I was told sometime back by a close friend that she was shocked my family had stuff to work through because it seemed from the outside like we were all super close and got along great. We are close. We definitely get along. But we, like every family so far that I’ve heard about, have our things to work through.
Everyone is going through it
I used to hate this about us. I’ve never felt good about conflict or confrontation. I shy away, bury and internalize. I also never wanted people to see or know just how much we could struggle with our relationships at times. I wanted us to look normal. Not perfect like the feeds I see on Instagram — those lives seem unrealistically perfect — just plain old normal.
I always thought anyone who got to know us closely must feel like we were a mess. We must come off so dysfunctional, I’d tell myself. I was in judgment of my family, of my role in it all, and sometimes left like a victim about it. It was and continues to be something I struggle with and feel shameful about.
Over time, as the relationships around me began to become more authentic, I learned everyone’s family had these same types of issues, themes, struggles and great times all mixed in. It’s the entire spectrum of feeling for most people. I can honestly say I haven’t spoken to anyone who doesn’t have these types of hang ups. And yet, I still judged and resisted mine.
I don’t know where I got this need to look good, or blend in, or this deep craving to be accepted by other people. But it’s always been there and it shows up the most with my family. I want us to appear so normal, to be so normal, that whenever conflict arises, I resist it hard. I may even be making it worse.
People fight. People have problems. People love each other. People work through it.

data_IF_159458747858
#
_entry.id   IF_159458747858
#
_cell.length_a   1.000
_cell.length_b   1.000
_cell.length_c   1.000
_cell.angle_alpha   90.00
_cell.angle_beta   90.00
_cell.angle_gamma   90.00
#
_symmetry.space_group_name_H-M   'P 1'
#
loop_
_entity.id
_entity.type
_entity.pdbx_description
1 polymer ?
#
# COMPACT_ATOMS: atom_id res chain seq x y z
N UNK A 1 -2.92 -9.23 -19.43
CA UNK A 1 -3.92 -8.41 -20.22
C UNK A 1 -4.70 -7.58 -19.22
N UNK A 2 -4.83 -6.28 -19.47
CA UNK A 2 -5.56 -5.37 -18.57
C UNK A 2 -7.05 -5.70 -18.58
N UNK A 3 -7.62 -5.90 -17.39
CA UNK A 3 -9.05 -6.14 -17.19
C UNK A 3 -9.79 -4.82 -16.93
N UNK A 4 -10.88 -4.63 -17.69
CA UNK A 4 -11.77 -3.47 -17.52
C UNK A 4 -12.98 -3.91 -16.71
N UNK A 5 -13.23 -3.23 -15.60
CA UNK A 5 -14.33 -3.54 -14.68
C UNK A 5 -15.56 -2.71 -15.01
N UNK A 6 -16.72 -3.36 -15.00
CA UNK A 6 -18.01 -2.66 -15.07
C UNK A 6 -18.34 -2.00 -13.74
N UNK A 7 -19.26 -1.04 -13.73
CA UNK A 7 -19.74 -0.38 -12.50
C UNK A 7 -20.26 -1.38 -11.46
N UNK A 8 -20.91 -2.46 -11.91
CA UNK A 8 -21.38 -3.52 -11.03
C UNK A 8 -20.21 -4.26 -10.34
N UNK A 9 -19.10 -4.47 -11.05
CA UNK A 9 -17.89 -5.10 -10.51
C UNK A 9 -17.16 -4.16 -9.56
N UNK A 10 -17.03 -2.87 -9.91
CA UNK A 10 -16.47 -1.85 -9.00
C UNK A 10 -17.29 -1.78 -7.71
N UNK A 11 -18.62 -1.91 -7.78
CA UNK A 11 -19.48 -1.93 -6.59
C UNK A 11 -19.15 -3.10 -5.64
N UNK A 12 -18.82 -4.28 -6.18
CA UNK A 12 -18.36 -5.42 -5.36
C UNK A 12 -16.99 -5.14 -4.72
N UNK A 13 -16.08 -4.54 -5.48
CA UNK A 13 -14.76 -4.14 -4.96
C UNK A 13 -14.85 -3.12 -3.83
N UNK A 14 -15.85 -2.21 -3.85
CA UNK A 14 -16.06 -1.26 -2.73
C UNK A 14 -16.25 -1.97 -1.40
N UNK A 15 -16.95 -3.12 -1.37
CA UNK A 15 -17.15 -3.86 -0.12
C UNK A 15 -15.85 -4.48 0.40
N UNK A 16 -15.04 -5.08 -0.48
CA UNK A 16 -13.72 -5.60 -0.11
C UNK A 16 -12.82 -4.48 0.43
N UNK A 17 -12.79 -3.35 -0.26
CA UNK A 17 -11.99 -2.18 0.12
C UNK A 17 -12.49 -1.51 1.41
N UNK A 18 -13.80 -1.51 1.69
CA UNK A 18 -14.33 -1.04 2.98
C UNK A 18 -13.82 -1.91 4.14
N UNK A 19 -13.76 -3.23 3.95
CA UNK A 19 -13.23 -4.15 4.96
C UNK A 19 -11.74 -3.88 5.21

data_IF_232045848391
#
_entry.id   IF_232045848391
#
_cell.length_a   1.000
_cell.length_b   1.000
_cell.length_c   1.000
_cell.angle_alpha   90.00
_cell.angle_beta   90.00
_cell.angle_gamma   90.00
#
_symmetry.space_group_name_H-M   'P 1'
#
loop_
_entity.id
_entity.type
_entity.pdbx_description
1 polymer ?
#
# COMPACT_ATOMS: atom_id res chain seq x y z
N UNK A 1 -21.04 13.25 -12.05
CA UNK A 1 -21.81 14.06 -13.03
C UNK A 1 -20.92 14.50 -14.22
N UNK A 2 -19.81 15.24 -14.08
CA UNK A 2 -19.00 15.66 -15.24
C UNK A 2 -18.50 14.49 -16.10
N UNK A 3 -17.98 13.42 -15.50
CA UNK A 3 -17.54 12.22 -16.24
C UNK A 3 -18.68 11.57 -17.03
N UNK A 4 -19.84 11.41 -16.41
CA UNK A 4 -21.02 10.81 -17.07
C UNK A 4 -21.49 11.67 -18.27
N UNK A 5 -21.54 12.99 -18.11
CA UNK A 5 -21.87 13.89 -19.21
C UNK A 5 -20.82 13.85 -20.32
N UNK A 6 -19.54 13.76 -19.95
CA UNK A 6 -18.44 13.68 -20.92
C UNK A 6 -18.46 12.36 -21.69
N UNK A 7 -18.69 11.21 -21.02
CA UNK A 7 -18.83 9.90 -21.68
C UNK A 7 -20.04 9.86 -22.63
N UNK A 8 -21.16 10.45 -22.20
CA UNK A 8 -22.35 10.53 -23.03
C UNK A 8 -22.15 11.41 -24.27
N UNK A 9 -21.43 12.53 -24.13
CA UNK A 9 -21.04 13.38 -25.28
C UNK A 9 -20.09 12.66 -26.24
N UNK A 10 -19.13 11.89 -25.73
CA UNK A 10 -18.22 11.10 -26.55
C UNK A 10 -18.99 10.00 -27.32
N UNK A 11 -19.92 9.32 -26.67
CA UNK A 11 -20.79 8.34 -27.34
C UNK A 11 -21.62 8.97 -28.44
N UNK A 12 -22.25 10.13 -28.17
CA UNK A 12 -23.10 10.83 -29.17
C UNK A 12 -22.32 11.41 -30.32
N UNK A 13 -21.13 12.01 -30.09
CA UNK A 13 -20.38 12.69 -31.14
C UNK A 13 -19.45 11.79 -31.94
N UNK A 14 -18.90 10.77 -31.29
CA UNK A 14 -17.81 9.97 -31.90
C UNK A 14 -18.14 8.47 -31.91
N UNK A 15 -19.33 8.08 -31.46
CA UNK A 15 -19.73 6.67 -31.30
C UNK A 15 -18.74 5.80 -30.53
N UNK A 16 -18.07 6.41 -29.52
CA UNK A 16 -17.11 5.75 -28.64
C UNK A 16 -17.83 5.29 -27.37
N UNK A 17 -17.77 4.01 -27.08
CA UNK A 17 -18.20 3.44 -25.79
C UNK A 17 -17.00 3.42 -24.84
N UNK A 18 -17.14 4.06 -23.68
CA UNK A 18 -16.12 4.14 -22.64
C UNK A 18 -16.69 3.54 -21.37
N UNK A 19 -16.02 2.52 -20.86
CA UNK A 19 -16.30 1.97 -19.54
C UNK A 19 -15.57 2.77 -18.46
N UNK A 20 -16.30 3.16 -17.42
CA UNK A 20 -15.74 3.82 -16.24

I realize there are plenty of people speaking up about this and being transparent about the real life that goes on when no one is looking. I’m no pioneer, but I would like to be one more voice of complete honesty and vulnerability. If nothing else, so I lose my own fear of looking good or being embarrassed. I would like to write this in case someone stumbles upon it in search of acknowledgement and proof that we all go through these things. Because this is what I crave in those moments. I seek out people who are going through the same thing in an effort to not feel alone, or crazy, or like a horrible person for struggling with these things. I feel better when someone bravely shares their baggage. It makes me feel less alone.
Mainly, the things I work through with my family stem from misunderstandings, assumptions and poor communication. And because of it, I’ve been able to develop a deep sense of empathy and non-judgment for others who are going through the same. People can tell me about their familial or romantic relationships, and I can listen and assure them, sincerely, that it’s all good and well. But I have not been able to successfully apply this same empathy and assurance to myself or for my family. I’m harder on us. I still want us to look normal, and be “normal.”